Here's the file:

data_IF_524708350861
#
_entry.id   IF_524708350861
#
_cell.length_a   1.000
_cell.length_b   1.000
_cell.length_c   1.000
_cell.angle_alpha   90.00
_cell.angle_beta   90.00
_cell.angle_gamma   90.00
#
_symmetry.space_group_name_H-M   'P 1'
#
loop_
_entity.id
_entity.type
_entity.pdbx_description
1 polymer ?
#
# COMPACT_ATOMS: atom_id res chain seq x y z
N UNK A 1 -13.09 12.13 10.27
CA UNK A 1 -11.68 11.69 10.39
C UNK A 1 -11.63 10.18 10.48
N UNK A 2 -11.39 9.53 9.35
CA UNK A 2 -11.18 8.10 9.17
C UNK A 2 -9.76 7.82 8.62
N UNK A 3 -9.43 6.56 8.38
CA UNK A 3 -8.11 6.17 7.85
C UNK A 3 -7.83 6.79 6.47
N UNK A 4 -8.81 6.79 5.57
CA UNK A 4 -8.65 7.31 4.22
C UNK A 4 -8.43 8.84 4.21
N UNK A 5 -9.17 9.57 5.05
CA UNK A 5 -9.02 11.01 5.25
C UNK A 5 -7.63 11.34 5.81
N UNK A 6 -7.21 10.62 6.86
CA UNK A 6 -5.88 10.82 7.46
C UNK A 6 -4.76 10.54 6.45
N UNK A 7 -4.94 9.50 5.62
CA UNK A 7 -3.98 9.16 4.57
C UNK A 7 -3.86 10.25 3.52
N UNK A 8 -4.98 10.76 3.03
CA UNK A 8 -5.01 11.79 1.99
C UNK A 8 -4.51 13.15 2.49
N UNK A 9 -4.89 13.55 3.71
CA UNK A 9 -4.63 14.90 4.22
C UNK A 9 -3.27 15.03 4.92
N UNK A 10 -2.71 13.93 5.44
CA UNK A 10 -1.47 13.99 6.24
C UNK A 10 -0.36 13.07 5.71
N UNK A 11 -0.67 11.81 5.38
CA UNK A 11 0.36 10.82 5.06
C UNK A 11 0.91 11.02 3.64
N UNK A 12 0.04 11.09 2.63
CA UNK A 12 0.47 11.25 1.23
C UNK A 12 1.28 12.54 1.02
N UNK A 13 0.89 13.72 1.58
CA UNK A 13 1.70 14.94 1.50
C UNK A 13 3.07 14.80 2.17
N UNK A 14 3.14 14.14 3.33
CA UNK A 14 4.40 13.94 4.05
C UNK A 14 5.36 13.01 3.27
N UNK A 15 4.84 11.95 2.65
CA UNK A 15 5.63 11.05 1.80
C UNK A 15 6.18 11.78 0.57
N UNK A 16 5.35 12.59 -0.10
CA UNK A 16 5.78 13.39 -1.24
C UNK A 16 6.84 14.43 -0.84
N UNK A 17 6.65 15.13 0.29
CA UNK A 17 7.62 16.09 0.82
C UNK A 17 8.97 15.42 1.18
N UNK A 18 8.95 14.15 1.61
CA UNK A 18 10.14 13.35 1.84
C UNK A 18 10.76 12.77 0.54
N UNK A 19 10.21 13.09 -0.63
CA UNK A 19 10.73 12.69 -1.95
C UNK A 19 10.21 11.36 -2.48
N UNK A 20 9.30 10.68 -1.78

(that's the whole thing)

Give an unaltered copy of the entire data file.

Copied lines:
data_IF_524708350861
#
_entry.id   IF_524708350861
#
_cell.length_a   1.000
_cell.length_b   1.000
_cell.length_c   1.000
_cell.angle_alpha   90.00
_cell.angle_beta   90.00
_cell.angle_gamma   90.00
#
_symmetry.space_group_name_H-M   'P 1'
#
loop_
_entity.id
_entity.type
_entity.pdbx_description
1 polymer ?
#
# COMPACT_ATOMS: atom_id res chain seq x y z
N UNK A 1 -13.09 12.13 10.27
CA UNK A 1 -11.68 11.69 10.39
C UNK A 1 -11.63 10.18 10.48
N UNK A 2 -11.39 9.53 9.35
CA UNK A 2 -11.18 8.10 9.17
C UNK A 2 -9.76 7.82 8.62
N UNK A 3 -9.43 6.56 8.38
CA UNK A 3 -8.11 6.17 7.85
C UNK A 3 -7.83 6.79 6.47
N UNK A 4 -8.81 6.79 5.57
CA UNK A 4 -8.65 7.31 4.22
C UNK A 4 -8.43 8.84 4.21
N UNK A 5 -9.17 9.57 5.05
CA UNK A 5 -9.02 11.01 5.25
C UNK A 5 -7.63 11.34 5.81
N UNK A 6 -7.21 10.62 6.86
CA UNK A 6 -5.88 10.82 7.46
C UNK A 6 -4.76 10.54 6.45
N UNK A 7 -4.94 9.50 5.62
CA UNK A 7 -3.98 9.16 4.57
C UNK A 7 -3.86 10.25 3.52
N UNK A 8 -4.98 10.76 3.03
CA UNK A 8 -5.01 11.79 1.99
C UNK A 8 -4.51 13.15 2.49
N UNK A 9 -4.89 13.55 3.71
CA UNK A 9 -4.63 14.90 4.22
C UNK A 9 -3.27 15.03 4.92
N UNK A 10 -2.71 13.93 5.44
CA UNK A 10 -1.47 13.99 6.24
C UNK A 10 -0.36 13.07 5.71
N UNK A 11 -0.67 11.81 5.38
CA UNK A 11 0.36 10.82 5.06
C UNK A 11 0.91 11.02 3.64
N UNK A 12 0.04 11.09 2.63
CA UNK A 12 0.47 11.25 1.23
C UNK A 12 1.28 12.54 1.02
N UNK A 13 0.89 13.72 1.58
CA UNK A 13 1.70 14.94 1.50
C UNK A 13 3.07 14.80 2.17
N UNK A 14 3.14 14.14 3.33
CA UNK A 14 4.40 13.94 4.05
C UNK A 14 5.36 13.01 3.27
N UNK A 15 4.84 11.95 2.65
CA UNK A 15 5.63 11.05 1.80
C UNK A 15 6.18 11.78 0.57
N UNK A 16 5.35 12.59 -0.10
CA UNK A 16 5.78 13.39 -1.24
C UNK A 16 6.84 14.43 -0.84
N UNK A 17 6.65 15.13 0.29
CA UNK A 17 7.62 16.09 0.82
C UNK A 17 8.97 15.42 1.18
N UNK A 18 8.95 14.15 1.61
CA UNK A 18 10.14 13.35 1.84
C UNK A 18 10.76 12.77 0.54
N UNK A 19 10.21 13.09 -0.63
CA UNK A 19 10.73 12.69 -1.95
C UNK A 19 10.21 11.36 -2.48
N UNK A 20 9.30 10.68 -1.78